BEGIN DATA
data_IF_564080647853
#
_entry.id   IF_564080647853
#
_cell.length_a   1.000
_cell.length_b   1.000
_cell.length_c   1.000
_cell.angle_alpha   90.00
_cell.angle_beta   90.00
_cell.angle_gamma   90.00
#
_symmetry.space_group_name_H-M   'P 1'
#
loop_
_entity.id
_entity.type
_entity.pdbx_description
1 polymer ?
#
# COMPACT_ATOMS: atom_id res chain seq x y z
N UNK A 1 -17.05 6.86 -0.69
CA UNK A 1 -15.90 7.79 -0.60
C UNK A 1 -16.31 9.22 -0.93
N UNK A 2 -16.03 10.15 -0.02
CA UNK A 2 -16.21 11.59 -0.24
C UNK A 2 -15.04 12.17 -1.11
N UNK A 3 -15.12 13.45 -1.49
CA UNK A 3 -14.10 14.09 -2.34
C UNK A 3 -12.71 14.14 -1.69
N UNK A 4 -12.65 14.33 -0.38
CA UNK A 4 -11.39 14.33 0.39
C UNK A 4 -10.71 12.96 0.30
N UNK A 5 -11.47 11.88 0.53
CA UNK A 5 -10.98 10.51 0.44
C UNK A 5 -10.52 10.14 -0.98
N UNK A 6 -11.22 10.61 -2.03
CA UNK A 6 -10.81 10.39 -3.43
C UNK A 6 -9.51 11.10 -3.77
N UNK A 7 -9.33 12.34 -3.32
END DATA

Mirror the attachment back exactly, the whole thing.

data_IF_564080647853
#
_entry.id   IF_564080647853
#
_cell.length_a   1.000
_cell.length_b   1.000
_cell.length_c   1.000
_cell.angle_alpha   90.00
_cell.angle_beta   90.00
_cell.angle_gamma   90.00
#
_symmetry.space_group_name_H-M   'P 1'
#
loop_
_entity.id
_entity.type
_entity.pdbx_description
1 polymer ?
#
# COMPACT_ATOMS: atom_id res chain seq x y z
N UNK A 1 -17.05 6.86 -0.69
CA UNK A 1 -15.90 7.79 -0.60
C UNK A 1 -16.31 9.22 -0.93
N UNK A 2 -16.03 10.15 -0.02
CA UNK A 2 -16.21 11.59 -0.24
C UNK A 2 -15.04 12.17 -1.11
N UNK A 3 -15.12 13.45 -1.49
CA UNK A 3 -14.10 14.09 -2.34
C UNK A 3 -12.71 14.14 -1.69
N UNK A 4 -12.65 14.33 -0.38
CA UNK A 4 -11.39 14.33 0.39
C UNK A 4 -10.71 12.96 0.30
N UNK A 5 -11.47 11.88 0.53
CA UNK A 5 -10.98 10.51 0.44
C UNK A 5 -10.52 10.14 -0.98
N UNK A 6 -11.22 10.61 -2.03
CA UNK A 6 -10.81 10.39 -3.43
C UNK A 6 -9.51 11.10 -3.77
N UNK A 7 -9.33 12.34 -3.32